Perhaps the most wide-ranging attack on communist economic policy came in a long Oct. 6 People's Daily article by Hu Chiao-mu, a former Mao secretary who was purged in the 1060s but recently restored to head the new Academy of Social Sciences. Hu recommended that factories and offices do business by contract, rather than reply on plans from above. He said peasant collectives should decide on their own what to grow. This would make the economy more planned than it is now, he concluded, without explanation.

The official encouragement to people like Hu is at least in part designed to speed the rehabilitation of other old leaders who, like Teng Hsiao-ing, suffered during the Cultural Revolution. The English-language Hong Kong edition of the pro-Peking newspaper Ta Kung Pao, whose editors are thought to be close to Teng's line of thinking, highlighted Thursday a statement from Peking that more "obviously high-ranking cadres" should be reappearing soon "no matter which leading cadres" had originally ordered their purge.

The Peking city Communist Party Committee announced Thursday, according to the official news agency, that five leading Red Guards of the Cultural Revolution had been arrested and "brought to justice," a phrase that ecompasses several punishments including the death penalty. The group included Nieh Yuan-tze, a Peking University teaching assistant whose anti-administration poster in May 1966 supposedly launched the Red Guard movement.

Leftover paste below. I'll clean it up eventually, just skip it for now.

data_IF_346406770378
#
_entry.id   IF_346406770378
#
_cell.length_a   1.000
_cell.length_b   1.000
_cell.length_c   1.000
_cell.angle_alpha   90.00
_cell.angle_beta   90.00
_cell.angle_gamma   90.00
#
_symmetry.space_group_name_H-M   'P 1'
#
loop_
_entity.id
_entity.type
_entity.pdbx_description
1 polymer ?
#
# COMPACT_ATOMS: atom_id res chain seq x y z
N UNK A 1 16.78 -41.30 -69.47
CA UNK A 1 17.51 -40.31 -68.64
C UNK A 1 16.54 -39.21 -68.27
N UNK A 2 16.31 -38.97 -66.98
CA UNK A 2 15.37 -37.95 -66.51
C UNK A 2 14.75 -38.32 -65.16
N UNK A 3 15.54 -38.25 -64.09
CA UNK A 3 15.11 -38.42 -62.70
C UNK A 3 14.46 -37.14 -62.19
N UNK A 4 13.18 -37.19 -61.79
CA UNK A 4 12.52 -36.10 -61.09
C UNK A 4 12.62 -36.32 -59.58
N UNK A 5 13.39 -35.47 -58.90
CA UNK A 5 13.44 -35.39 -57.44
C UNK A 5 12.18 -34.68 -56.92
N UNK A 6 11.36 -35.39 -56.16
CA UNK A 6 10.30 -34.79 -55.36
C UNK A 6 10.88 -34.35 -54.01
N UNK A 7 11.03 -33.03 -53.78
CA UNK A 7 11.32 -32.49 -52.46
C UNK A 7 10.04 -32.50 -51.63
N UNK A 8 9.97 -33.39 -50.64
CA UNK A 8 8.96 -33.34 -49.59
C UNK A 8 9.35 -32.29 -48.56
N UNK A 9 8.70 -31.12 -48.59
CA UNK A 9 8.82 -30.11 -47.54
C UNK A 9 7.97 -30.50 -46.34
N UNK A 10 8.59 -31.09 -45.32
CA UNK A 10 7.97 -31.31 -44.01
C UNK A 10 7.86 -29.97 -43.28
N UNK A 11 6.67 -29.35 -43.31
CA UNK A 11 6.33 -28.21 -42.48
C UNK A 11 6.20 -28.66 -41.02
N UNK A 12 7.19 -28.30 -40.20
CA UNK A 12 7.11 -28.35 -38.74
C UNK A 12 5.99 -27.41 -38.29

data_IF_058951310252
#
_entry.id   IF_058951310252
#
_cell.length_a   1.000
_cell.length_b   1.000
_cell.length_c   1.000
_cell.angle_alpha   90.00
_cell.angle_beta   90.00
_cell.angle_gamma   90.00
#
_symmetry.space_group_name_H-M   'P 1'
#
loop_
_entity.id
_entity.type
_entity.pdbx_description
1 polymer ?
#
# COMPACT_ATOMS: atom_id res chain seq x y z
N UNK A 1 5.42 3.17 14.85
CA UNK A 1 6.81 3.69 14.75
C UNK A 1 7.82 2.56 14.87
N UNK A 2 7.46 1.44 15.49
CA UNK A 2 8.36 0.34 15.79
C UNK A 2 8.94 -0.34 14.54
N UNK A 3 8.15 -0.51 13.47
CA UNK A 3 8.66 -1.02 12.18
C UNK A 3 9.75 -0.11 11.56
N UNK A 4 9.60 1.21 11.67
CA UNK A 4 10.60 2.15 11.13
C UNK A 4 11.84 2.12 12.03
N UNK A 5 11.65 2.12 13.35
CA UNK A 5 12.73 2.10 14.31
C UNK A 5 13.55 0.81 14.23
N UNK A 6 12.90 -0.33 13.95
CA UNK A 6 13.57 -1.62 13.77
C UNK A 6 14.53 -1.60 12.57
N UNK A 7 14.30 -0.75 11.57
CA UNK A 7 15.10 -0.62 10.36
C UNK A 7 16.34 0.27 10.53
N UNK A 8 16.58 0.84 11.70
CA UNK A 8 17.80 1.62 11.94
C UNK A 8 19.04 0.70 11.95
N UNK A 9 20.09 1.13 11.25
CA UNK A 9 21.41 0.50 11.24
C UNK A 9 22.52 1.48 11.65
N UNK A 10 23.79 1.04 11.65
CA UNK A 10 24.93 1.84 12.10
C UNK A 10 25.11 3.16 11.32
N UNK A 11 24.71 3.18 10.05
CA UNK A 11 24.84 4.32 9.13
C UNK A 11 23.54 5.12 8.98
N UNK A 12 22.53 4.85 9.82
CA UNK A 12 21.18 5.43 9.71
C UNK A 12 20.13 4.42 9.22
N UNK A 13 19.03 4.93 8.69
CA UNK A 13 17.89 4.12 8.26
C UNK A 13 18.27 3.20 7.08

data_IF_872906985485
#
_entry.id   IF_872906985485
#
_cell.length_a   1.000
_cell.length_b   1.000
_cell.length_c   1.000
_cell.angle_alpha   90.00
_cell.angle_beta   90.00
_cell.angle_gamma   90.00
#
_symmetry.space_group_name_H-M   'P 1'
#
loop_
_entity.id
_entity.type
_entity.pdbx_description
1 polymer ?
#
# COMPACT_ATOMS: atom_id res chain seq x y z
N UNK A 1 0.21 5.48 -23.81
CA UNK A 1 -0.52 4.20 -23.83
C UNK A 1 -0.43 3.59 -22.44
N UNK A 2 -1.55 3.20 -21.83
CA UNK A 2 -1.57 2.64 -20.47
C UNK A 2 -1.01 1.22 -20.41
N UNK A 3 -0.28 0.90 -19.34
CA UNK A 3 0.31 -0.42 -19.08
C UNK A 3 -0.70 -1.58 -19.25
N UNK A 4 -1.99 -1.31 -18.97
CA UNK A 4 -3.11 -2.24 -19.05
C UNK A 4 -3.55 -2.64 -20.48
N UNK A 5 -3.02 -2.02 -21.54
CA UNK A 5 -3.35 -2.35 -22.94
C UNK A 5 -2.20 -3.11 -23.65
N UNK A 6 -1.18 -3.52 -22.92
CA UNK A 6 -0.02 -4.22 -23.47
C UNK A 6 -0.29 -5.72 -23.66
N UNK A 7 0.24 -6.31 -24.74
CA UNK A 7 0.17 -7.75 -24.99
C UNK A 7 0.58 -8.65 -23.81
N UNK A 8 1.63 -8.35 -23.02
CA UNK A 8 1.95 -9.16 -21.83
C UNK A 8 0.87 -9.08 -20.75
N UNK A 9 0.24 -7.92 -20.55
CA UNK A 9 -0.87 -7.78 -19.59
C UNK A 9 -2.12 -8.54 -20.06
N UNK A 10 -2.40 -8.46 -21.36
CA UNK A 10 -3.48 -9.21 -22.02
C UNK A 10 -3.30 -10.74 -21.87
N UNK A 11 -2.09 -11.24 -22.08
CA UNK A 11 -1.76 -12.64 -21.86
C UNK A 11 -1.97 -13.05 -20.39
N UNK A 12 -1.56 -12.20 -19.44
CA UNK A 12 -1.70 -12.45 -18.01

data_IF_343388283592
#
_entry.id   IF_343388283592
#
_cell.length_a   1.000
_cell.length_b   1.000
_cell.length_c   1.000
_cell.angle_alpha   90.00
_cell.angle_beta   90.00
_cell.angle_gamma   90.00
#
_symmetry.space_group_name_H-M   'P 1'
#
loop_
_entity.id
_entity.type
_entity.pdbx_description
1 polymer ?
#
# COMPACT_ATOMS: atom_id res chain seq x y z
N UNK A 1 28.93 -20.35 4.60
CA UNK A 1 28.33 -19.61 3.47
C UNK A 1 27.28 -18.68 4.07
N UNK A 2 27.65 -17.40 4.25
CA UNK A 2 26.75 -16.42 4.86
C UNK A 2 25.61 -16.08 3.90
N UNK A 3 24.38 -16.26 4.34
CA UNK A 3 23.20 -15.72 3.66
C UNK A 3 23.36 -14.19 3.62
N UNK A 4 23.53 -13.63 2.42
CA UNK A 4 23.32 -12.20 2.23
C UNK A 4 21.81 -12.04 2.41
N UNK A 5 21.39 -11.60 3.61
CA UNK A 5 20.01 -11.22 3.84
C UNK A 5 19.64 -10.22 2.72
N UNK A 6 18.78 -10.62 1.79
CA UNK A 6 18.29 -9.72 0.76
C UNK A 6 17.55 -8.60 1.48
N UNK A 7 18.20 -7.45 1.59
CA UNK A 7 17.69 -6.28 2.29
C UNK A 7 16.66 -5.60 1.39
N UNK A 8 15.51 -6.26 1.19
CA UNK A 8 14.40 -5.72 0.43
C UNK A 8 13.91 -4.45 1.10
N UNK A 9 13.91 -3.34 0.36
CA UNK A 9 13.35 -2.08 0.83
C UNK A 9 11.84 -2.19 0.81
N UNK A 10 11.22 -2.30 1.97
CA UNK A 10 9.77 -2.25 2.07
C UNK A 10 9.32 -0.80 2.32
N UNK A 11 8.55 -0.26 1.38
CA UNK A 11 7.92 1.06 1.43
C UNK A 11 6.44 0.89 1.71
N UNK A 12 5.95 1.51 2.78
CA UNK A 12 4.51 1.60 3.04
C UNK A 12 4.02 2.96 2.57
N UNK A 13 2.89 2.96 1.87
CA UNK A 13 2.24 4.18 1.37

The Kwangming daily kept up the attack on the Cultural Revolution, which helped the careers of many Chinese leaders like new Chairman Hua, with a series of articles that failed to include praise of the era's "good" policies, like paramedical health care. The People's Daily on Wednesday issued a cautionary note, however, saying "it is entirely wrong to think that correcting mistakes in the cultural revolution means denying its fruitful results."

The front page of the People's Daily Thursday completely rewrote, however, the history of perhaps the last great bloody incident of the cultural revolution era - the Tienanmen Square riots of April 5, 1976. The rioters had protested premature removal of wreathes honoring the recently deceased premier Chou En-lai. The Politburo quickly labeled their activities counterrevolutionary and had Teng purged for alleged involvement with the demonstration. But on Thursday the newspaper said the rioters' actions had been "completely revolutionary."